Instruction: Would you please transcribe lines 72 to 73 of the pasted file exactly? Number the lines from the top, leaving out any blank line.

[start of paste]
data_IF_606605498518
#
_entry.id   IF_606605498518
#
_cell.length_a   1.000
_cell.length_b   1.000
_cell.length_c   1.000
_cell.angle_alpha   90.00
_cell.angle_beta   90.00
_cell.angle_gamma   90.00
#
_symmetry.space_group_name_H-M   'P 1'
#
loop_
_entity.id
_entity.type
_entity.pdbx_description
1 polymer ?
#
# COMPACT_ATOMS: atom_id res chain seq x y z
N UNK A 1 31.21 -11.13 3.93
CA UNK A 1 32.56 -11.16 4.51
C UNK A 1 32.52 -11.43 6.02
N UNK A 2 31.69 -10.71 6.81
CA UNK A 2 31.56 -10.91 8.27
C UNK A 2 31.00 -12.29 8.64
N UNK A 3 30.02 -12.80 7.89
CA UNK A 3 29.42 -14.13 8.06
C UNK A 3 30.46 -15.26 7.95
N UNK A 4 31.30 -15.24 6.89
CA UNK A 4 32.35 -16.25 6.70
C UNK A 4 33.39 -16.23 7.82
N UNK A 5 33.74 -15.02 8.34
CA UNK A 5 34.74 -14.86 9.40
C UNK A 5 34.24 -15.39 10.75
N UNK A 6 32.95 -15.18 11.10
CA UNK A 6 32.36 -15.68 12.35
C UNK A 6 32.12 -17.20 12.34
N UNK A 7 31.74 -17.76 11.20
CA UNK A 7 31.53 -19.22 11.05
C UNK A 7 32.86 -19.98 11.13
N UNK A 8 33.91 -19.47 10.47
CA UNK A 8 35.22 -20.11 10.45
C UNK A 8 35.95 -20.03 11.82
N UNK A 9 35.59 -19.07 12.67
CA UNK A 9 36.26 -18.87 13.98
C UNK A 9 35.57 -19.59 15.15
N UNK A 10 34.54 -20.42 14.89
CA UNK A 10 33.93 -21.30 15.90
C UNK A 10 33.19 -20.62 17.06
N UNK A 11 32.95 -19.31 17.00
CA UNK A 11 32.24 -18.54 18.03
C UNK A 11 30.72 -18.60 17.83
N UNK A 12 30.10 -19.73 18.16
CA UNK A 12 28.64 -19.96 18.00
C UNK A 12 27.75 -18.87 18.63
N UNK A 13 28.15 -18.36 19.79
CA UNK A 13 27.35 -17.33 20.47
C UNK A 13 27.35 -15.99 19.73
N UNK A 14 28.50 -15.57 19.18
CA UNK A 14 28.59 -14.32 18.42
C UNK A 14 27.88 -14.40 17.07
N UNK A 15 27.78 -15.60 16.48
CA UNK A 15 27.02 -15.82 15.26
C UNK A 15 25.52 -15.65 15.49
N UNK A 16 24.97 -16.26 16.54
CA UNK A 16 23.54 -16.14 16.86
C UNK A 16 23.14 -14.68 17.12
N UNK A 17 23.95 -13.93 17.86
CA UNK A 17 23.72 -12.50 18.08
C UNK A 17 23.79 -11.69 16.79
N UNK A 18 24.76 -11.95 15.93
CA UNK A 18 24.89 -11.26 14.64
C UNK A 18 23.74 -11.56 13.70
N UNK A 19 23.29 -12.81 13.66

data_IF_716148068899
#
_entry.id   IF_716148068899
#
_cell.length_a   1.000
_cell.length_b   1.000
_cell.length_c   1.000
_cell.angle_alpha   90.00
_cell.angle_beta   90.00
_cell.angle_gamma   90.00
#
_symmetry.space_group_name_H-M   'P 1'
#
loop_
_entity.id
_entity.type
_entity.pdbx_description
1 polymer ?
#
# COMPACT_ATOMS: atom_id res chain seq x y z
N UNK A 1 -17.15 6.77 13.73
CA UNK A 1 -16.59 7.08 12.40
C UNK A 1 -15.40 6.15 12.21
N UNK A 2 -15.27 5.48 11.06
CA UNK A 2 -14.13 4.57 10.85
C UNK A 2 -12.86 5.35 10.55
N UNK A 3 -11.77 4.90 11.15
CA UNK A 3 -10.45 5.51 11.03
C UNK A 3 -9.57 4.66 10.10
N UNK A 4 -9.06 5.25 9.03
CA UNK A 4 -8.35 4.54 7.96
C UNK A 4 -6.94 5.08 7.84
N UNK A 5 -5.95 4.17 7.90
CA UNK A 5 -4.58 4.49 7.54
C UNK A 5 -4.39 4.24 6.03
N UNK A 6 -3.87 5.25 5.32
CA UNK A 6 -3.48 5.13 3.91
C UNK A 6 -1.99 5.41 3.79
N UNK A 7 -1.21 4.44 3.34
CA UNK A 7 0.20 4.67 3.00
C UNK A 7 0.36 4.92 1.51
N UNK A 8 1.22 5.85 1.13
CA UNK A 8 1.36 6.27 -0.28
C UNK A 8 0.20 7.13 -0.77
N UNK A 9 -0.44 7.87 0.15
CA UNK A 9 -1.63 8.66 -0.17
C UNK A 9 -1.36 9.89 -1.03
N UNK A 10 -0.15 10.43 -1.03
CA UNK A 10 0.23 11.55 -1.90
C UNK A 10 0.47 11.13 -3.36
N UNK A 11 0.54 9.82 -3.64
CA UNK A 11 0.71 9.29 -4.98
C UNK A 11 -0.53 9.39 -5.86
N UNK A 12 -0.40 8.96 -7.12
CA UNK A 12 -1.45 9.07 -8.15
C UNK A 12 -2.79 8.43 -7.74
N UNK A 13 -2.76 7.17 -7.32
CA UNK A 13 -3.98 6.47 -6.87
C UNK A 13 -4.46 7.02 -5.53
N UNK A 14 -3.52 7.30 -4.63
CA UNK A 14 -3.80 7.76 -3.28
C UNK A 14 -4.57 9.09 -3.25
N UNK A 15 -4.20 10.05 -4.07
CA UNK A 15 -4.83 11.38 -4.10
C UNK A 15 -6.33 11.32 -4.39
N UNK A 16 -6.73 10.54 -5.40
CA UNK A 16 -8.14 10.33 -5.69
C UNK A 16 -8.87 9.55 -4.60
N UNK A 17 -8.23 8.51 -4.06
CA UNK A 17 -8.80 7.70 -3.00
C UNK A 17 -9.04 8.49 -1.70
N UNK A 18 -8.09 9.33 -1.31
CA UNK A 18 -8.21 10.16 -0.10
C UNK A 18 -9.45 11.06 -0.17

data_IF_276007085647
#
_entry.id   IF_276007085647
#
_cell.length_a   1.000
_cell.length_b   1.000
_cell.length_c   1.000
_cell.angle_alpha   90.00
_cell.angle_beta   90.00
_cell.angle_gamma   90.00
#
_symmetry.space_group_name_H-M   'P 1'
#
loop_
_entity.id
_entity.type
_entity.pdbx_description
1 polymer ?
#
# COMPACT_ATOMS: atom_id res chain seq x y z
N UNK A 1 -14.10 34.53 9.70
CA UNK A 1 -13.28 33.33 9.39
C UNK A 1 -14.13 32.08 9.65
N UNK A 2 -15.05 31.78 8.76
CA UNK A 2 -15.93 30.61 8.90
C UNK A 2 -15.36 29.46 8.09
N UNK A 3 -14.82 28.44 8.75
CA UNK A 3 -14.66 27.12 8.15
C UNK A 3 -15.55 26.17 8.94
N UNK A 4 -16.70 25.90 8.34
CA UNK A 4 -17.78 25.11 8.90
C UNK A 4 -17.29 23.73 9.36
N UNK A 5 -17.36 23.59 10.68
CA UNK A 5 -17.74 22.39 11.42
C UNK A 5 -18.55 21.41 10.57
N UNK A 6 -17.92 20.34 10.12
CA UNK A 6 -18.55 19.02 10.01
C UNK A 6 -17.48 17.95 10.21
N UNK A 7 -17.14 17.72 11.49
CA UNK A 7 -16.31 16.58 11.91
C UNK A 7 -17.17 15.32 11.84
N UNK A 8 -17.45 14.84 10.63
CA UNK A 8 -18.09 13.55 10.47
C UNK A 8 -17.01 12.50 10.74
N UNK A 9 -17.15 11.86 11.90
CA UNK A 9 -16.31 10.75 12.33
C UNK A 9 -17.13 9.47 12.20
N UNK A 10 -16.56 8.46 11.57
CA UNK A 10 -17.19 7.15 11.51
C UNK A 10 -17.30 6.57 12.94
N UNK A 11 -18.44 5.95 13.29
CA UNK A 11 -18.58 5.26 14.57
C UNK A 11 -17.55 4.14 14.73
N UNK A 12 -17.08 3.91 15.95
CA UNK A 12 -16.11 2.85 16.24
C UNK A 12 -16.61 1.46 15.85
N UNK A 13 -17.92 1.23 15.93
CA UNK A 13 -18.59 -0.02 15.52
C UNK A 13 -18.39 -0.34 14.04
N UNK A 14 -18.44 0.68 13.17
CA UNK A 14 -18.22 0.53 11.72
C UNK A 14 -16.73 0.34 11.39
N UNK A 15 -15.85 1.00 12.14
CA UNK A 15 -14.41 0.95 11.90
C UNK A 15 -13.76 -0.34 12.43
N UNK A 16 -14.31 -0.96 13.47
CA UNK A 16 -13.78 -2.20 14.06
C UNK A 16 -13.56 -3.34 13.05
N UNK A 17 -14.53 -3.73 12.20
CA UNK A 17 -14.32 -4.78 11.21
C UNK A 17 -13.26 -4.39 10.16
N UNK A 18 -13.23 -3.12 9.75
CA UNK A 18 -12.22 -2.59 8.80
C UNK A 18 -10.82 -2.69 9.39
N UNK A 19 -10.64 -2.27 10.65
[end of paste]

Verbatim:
N UNK A 18 24.76 -11.95 15.93
CA UNK A 18 24.89 -11.26 14.64